In addition to the Roundtable meeting, TRAIN grew to include CharityTracker, local support for NC 2-1-1,, an e-newsletter, and later, an educational series. TRAIN’s goal was to maximize the efficient use of resources available in Transylvania County by making this suite of programs available to service agencies.

These programs deve-loped into well-utilized resources. Across its multiple programs, TRAIN currently serves a network of more than 150 agencies and shares aggregated local and regional information with a mailing list of more than 300. TRAIN has provided a point of connection and communication for agencies who serve Transylvania County but may not have a physical presence here, such as the Asheville VA Center and the American Red Cross.

TRAIN has also served as the local coordinator for several annual events, including the Celebration of Volunteers (in partnership with the Transylvania County Library), the N.C. Governor’s Volunteer Service Awards, and the local MedAssist event, funded by Lake Toxaway Charities.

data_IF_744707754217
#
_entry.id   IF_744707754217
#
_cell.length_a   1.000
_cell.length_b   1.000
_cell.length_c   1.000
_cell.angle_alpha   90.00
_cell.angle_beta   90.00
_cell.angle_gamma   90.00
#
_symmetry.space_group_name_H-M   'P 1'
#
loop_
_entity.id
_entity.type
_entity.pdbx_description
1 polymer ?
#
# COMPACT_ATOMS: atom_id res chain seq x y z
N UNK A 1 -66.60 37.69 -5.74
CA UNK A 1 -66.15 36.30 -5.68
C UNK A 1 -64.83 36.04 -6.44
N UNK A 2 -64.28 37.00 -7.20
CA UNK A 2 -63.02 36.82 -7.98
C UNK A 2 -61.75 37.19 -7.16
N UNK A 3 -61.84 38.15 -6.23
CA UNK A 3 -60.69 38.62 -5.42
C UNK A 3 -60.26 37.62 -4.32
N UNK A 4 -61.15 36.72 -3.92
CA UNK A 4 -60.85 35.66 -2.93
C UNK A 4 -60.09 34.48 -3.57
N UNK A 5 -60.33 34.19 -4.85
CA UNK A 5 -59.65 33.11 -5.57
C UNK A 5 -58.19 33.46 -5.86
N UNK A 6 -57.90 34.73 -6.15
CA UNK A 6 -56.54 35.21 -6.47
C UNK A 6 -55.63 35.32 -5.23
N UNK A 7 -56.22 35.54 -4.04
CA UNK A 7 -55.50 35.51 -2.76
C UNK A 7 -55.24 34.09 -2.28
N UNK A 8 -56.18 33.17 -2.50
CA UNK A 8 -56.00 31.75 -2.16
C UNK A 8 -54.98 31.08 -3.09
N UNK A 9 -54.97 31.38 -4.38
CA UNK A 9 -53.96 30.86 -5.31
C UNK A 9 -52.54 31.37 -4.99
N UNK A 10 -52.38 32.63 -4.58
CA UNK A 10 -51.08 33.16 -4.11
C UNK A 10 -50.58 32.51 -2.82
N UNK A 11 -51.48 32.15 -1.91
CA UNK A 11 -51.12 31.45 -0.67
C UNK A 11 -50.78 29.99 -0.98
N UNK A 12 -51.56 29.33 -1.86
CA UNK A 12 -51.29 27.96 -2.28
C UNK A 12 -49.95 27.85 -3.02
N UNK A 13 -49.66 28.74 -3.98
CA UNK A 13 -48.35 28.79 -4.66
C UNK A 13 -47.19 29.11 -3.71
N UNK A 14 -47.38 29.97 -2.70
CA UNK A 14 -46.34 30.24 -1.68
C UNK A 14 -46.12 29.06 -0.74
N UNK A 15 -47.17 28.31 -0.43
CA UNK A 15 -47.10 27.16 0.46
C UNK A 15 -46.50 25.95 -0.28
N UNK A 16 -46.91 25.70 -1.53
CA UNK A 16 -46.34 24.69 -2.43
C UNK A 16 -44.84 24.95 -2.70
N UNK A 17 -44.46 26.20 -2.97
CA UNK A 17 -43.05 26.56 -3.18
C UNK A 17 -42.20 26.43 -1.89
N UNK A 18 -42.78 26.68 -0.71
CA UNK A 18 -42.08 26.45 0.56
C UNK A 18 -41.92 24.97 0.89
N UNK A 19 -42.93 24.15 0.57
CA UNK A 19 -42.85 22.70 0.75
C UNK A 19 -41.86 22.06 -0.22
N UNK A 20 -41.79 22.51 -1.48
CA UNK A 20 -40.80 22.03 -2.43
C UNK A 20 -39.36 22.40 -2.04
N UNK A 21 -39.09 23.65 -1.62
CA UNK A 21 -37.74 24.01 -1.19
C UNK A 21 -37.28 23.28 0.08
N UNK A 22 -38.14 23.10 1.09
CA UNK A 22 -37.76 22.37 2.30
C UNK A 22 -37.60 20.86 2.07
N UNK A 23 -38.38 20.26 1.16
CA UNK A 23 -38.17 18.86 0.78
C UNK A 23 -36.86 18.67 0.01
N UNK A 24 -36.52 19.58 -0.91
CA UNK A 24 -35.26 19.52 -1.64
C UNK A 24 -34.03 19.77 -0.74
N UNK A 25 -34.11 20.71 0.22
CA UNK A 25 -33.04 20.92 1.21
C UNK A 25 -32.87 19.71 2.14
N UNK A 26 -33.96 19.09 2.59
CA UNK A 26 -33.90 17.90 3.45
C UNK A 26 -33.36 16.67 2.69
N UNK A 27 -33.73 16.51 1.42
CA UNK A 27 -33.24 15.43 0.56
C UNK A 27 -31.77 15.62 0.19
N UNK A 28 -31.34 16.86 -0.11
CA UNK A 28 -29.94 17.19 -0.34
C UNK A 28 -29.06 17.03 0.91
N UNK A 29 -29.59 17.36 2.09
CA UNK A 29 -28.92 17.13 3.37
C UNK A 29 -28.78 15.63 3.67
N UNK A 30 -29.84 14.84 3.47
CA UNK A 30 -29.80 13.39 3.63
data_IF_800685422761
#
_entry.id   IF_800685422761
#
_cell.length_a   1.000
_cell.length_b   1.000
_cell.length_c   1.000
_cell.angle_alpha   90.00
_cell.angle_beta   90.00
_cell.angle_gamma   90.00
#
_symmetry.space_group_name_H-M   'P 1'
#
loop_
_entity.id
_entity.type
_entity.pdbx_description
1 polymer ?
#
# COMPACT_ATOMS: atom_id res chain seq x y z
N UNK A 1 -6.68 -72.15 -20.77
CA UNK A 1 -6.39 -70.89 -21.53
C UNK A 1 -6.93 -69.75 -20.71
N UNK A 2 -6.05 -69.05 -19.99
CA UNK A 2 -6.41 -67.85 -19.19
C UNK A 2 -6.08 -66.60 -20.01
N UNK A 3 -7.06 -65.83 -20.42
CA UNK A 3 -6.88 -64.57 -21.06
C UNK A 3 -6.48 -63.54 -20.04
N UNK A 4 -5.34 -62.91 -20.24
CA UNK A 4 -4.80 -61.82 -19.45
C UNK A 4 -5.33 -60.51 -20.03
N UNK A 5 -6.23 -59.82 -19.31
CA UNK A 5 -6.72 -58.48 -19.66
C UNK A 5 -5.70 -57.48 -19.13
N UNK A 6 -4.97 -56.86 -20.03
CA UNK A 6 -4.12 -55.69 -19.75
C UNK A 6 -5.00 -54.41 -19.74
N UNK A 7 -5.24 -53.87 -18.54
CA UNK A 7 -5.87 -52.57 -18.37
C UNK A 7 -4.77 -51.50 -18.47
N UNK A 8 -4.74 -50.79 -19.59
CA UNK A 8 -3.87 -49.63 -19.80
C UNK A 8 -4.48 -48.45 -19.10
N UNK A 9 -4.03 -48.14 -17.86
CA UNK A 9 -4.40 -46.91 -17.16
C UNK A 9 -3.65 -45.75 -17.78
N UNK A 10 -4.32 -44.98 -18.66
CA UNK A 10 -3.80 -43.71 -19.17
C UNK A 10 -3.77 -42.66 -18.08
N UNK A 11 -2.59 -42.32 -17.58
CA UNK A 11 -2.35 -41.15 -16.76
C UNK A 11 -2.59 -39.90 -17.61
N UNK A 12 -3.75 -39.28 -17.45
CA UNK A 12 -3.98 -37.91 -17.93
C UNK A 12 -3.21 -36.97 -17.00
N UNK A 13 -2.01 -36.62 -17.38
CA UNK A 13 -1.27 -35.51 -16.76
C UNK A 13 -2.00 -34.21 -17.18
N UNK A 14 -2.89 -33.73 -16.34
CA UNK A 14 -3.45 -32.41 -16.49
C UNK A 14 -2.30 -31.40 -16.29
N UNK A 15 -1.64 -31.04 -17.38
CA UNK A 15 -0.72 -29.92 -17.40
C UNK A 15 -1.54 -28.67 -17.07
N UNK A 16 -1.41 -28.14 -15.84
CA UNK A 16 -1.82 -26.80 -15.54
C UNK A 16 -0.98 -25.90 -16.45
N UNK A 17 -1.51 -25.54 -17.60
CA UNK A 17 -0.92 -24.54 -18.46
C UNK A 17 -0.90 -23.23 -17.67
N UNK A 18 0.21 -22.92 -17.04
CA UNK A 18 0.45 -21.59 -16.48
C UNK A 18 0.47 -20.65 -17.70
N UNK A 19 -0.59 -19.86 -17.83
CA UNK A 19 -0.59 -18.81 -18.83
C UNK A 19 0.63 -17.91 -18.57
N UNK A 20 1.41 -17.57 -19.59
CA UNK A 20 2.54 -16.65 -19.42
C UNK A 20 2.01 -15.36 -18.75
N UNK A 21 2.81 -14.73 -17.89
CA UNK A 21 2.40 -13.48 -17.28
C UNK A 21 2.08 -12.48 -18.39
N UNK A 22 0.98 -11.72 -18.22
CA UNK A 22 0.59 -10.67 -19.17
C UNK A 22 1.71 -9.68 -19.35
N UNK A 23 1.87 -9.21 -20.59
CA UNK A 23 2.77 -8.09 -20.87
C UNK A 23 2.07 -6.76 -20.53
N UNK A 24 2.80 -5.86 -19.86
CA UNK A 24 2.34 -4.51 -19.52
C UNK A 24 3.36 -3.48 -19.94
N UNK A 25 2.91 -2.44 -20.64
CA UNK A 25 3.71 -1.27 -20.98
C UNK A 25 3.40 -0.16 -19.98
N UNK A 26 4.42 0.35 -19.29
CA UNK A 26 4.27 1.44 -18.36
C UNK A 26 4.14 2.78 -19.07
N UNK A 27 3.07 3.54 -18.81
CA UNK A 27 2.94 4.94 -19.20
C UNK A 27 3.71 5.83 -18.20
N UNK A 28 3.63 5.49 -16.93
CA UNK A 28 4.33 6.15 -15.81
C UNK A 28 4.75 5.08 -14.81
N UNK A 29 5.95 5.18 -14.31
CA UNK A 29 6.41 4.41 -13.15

United Way of Transylvania County’s closure, announced in January of 2020, resulted in a loss of funding for many local programs. As an internal funded program, TRAIN was included in the closure. However, the community response to the potential loss of TRAIN’s programs has demonstrated once again how powerful the network of support is in Transylvania County.

Brevard Rotary contacted TRAIN to explore how they could assist after UWTC announced its impending closure. UWTC extended support for TRAIN through the end of March 2020, allowing programs to continue while an independent contract was developed with Brevard Rotary. After exploring a number of different models and consulting with local nonprofits, re-homing TRAIN’s individual programs with community partners emerged as the best option at this time. Thanks to support from Brevard Rotary and Pisgah Forest Rotary, transitioning these programs to their new community hosts will ensure continuity of services.

Sharing House will provide administration for CharityTracker, a secure, local database that allows for confidential service tracking, coordination and referrals between providers.

Introduced locally in 2011, CharityTracker has recorded $4,299,342 in nonprofit contributions and 220,068 “acts of kindness”, or services, to date. Sharing House, one of the primary network partners, relies solely on CharityTracker to document every act of service given through the ministry.